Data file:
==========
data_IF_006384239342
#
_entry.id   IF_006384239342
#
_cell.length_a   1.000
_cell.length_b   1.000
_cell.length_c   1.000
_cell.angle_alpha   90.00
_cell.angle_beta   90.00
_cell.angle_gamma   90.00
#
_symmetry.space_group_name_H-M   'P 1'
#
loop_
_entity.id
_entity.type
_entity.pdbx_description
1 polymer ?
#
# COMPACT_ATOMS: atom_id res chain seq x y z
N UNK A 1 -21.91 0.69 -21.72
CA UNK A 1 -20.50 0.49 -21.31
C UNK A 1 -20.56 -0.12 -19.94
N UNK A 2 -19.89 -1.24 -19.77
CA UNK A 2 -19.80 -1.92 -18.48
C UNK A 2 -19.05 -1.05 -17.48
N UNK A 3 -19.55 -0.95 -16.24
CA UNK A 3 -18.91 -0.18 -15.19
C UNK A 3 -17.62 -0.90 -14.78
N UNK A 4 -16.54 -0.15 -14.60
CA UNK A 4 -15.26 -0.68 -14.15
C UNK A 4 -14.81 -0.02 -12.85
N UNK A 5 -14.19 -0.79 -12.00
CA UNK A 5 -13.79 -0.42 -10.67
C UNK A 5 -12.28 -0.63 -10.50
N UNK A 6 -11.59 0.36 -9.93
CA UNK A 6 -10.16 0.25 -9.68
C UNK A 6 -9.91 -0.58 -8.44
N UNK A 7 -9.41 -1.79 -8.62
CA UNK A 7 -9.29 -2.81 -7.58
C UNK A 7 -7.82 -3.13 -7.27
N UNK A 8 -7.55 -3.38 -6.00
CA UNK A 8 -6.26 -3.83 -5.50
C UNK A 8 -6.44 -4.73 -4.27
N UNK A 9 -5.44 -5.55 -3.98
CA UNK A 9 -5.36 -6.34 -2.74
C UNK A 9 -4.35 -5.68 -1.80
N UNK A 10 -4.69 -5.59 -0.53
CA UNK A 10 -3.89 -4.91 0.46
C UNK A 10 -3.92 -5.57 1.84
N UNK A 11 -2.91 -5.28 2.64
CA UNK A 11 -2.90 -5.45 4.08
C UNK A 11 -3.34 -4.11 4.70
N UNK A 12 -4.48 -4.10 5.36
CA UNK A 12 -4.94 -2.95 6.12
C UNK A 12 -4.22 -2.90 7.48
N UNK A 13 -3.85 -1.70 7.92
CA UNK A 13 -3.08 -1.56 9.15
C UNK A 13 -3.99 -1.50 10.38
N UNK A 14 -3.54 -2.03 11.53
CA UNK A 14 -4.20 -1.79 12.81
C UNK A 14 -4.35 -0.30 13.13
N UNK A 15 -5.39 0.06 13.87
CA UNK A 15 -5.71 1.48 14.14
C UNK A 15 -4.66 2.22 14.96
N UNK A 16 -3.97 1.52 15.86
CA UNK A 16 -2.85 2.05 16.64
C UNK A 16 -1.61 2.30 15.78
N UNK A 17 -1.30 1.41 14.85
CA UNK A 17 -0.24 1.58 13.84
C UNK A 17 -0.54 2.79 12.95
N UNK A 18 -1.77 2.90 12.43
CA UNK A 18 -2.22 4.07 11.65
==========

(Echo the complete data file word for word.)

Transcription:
data_IF_006384239342
#
_entry.id   IF_006384239342
#
_cell.length_a   1.000
_cell.length_b   1.000
_cell.length_c   1.000
_cell.angle_alpha   90.00
_cell.angle_beta   90.00
_cell.angle_gamma   90.00
#
_symmetry.space_group_name_H-M   'P 1'
#
loop_
_entity.id
_entity.type
_entity.pdbx_description
1 polymer ?
#
# COMPACT_ATOMS: atom_id res chain seq x y z
N UNK A 1 -21.91 0.69 -21.72
CA UNK A 1 -20.50 0.49 -21.31
C UNK A 1 -20.56 -0.12 -19.94
N UNK A 2 -19.89 -1.24 -19.77
CA UNK A 2 -19.80 -1.92 -18.48
C UNK A 2 -19.05 -1.05 -17.48
N UNK A 3 -19.55 -0.95 -16.24
CA UNK A 3 -18.91 -0.18 -15.19
C UNK A 3 -17.62 -0.90 -14.78
N UNK A 4 -16.54 -0.15 -14.60
CA UNK A 4 -15.26 -0.68 -14.15
C UNK A 4 -14.81 -0.02 -12.85
N UNK A 5 -14.19 -0.79 -12.00
CA UNK A 5 -13.79 -0.42 -10.67
C UNK A 5 -12.28 -0.63 -10.50
N UNK A 6 -11.59 0.36 -9.93
CA UNK A 6 -10.16 0.25 -9.68
C UNK A 6 -9.91 -0.58 -8.44
N UNK A 7 -9.41 -1.79 -8.62
CA UNK A 7 -9.29 -2.81 -7.58
C UNK A 7 -7.82 -3.13 -7.27
N UNK A 8 -7.55 -3.38 -6.00
CA UNK A 8 -6.26 -3.83 -5.50
C UNK A 8 -6.44 -4.73 -4.27
N UNK A 9 -5.44 -5.55 -3.98
CA UNK A 9 -5.36 -6.34 -2.74
C UNK A 9 -4.35 -5.68 -1.80
N UNK A 10 -4.69 -5.59 -0.53
CA UNK A 10 -3.89 -4.91 0.46
C UNK A 10 -3.92 -5.57 1.84
N UNK A 11 -2.91 -5.28 2.64
CA UNK A 11 -2.90 -5.45 4.08
C UNK A 11 -3.34 -4.11 4.70
N UNK A 12 -4.48 -4.10 5.36
CA UNK A 12 -4.94 -2.95 6.12
C UNK A 12 -4.22 -2.90 7.48
N UNK A 13 -3.85 -1.70 7.92
CA UNK A 13 -3.08 -1.56 9.15
C UNK A 13 -3.99 -1.50 10.38
N UNK A 14 -3.54 -2.03 11.53
CA UNK A 14 -4.20 -1.79 12.81
C UNK A 14 -4.35 -0.30 13.13
N UNK A 15 -5.39 0.06 13.87
CA UNK A 15 -5.71 1.48 14.14
C UNK A 15 -4.66 2.22 14.96
N UNK A 16 -3.97 1.52 15.86
CA UNK A 16 -2.85 2.05 16.64
C UNK A 16 -1.61 2.30 15.78
N UNK A 17 -1.30 1.41 14.85
CA UNK A 17 -0.24 1.58 13.84
C UNK A 17 -0.54 2.79 12.95
N UNK A 18 -1.77 2.90 12.43
CA UNK A 18 -2.22 4.07 11.65